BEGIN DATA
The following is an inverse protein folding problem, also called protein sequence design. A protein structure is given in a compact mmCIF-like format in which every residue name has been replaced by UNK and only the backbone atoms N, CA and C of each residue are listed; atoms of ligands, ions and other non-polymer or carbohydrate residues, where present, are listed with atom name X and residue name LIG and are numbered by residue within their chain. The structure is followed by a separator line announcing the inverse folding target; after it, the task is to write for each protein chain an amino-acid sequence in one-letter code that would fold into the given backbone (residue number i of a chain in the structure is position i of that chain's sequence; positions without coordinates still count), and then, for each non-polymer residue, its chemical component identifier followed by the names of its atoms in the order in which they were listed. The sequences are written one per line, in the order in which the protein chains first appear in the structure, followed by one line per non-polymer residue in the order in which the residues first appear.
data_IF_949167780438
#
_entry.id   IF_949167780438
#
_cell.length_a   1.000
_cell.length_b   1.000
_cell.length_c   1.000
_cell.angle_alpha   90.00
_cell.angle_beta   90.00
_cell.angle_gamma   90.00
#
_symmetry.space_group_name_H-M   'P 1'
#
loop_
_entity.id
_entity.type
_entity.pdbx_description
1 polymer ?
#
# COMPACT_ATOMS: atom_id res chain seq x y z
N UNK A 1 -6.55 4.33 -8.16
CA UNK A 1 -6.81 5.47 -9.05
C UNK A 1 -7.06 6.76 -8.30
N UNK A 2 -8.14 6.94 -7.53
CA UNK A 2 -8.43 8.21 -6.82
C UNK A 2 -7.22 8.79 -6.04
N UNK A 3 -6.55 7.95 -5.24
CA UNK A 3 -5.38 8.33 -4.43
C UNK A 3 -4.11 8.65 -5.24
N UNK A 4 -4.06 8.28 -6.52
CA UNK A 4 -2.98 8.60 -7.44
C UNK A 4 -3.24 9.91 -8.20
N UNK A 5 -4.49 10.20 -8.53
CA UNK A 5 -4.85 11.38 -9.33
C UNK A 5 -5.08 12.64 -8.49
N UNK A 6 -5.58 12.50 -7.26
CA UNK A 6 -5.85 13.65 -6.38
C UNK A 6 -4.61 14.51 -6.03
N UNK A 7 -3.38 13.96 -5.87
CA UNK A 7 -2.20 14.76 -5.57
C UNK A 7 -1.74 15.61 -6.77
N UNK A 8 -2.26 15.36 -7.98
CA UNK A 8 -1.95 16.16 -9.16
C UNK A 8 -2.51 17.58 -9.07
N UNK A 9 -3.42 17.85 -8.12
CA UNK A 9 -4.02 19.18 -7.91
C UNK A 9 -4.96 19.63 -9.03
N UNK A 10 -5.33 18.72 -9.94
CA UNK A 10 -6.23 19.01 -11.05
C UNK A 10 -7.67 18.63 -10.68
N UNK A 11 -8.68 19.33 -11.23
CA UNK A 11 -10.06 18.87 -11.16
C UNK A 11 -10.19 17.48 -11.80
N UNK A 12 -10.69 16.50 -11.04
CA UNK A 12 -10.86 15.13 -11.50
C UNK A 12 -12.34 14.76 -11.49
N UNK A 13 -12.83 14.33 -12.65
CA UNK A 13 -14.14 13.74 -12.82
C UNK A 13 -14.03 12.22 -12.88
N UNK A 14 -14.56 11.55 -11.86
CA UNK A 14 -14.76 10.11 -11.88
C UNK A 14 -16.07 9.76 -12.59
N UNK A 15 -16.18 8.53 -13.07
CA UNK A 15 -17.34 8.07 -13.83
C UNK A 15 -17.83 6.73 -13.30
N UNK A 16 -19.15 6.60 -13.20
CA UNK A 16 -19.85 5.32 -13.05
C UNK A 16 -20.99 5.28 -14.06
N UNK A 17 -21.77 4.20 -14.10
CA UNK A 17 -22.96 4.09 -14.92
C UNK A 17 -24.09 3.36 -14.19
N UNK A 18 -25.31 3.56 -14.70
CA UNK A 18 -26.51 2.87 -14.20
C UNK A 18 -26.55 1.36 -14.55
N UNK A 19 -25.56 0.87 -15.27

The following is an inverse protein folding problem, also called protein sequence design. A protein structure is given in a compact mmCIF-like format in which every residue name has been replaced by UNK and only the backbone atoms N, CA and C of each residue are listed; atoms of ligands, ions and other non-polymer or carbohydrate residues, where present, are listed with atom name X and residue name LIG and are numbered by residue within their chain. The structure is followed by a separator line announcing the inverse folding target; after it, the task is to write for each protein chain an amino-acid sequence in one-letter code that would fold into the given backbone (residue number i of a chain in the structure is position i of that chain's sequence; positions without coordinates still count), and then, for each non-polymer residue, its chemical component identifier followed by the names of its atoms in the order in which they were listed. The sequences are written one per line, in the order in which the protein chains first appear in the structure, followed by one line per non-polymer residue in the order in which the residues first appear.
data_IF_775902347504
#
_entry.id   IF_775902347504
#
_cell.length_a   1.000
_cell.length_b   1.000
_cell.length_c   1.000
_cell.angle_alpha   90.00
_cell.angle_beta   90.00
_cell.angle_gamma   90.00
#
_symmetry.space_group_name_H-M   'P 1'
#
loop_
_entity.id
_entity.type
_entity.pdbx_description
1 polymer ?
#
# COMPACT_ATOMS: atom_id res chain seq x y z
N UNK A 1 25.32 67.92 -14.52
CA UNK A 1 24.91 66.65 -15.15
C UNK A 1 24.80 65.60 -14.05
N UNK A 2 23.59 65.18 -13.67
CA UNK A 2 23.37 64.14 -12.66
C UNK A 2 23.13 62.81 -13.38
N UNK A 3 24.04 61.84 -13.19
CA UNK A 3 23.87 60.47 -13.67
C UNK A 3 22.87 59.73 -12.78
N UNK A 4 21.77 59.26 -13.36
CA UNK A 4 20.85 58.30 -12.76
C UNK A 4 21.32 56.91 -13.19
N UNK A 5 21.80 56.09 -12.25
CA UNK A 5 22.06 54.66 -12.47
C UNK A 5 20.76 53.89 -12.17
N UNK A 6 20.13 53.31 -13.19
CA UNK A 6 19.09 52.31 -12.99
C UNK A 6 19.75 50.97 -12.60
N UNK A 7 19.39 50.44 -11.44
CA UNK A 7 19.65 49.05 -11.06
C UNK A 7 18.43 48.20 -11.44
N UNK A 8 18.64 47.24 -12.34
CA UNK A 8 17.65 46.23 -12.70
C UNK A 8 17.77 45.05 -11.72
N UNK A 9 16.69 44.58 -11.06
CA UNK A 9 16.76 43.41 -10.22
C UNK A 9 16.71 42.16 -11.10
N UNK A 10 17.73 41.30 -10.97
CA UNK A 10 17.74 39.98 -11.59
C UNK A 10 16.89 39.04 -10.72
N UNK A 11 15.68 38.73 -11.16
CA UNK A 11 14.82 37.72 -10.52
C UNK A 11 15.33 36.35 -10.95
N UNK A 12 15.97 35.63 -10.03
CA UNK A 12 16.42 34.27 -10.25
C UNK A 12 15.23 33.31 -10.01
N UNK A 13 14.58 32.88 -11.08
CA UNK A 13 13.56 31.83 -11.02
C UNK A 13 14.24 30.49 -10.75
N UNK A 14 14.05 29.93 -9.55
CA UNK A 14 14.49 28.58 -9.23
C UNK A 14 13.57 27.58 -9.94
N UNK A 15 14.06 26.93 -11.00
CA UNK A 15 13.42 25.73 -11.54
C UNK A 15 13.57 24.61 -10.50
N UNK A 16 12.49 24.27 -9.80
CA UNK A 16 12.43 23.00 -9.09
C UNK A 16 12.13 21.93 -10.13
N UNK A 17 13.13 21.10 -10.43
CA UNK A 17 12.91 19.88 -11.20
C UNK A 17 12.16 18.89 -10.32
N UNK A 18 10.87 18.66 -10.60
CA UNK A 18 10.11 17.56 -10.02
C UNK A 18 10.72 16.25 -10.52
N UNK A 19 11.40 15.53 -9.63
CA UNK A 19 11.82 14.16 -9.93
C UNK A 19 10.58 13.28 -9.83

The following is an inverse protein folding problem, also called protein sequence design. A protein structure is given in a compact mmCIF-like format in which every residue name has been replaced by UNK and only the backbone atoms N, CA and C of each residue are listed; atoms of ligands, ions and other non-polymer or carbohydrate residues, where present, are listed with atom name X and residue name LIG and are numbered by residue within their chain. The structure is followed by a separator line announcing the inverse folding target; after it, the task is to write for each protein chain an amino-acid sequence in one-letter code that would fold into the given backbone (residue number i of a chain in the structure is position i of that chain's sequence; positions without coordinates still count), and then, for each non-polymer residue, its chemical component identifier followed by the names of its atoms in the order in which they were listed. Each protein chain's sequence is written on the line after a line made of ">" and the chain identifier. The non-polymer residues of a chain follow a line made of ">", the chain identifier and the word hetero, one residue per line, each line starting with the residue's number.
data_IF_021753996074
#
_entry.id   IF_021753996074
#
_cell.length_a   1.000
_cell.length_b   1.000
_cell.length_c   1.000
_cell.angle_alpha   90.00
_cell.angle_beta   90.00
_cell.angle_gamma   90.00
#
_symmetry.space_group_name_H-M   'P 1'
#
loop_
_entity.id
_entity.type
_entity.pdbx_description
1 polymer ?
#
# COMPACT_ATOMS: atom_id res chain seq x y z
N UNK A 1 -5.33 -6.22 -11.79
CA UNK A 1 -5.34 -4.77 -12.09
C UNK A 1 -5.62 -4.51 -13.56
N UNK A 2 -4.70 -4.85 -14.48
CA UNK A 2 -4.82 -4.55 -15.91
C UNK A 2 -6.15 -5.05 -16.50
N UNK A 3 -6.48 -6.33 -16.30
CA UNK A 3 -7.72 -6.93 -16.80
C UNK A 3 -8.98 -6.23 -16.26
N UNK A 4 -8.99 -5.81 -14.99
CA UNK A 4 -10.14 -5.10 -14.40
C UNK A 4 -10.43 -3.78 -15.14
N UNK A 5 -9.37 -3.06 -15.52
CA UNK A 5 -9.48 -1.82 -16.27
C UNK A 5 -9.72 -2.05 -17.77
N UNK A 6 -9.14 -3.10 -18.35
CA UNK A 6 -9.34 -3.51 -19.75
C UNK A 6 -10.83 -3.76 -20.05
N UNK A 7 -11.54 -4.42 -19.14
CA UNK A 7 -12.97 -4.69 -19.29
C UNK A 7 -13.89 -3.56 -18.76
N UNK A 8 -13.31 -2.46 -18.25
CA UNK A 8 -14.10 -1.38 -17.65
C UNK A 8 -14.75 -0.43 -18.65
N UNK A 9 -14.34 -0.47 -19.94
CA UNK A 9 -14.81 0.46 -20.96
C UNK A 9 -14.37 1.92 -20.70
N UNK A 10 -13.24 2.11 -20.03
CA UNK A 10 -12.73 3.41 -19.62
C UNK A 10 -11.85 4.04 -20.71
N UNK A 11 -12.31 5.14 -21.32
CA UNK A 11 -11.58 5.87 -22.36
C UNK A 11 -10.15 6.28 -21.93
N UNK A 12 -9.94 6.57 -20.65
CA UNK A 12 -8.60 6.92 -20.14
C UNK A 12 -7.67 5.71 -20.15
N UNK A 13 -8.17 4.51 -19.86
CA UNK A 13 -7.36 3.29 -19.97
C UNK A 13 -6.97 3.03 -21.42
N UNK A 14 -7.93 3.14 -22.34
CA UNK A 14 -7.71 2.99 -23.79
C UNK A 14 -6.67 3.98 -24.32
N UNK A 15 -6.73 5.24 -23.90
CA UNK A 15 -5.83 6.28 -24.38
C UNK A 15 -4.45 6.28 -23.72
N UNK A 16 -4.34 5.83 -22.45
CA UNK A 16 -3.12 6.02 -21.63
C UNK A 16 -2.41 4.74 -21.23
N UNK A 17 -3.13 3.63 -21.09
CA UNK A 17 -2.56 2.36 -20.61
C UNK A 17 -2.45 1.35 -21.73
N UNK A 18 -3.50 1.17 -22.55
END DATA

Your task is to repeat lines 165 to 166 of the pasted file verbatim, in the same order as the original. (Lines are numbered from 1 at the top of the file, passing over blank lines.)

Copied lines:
_cell.angle_gamma   90.00
#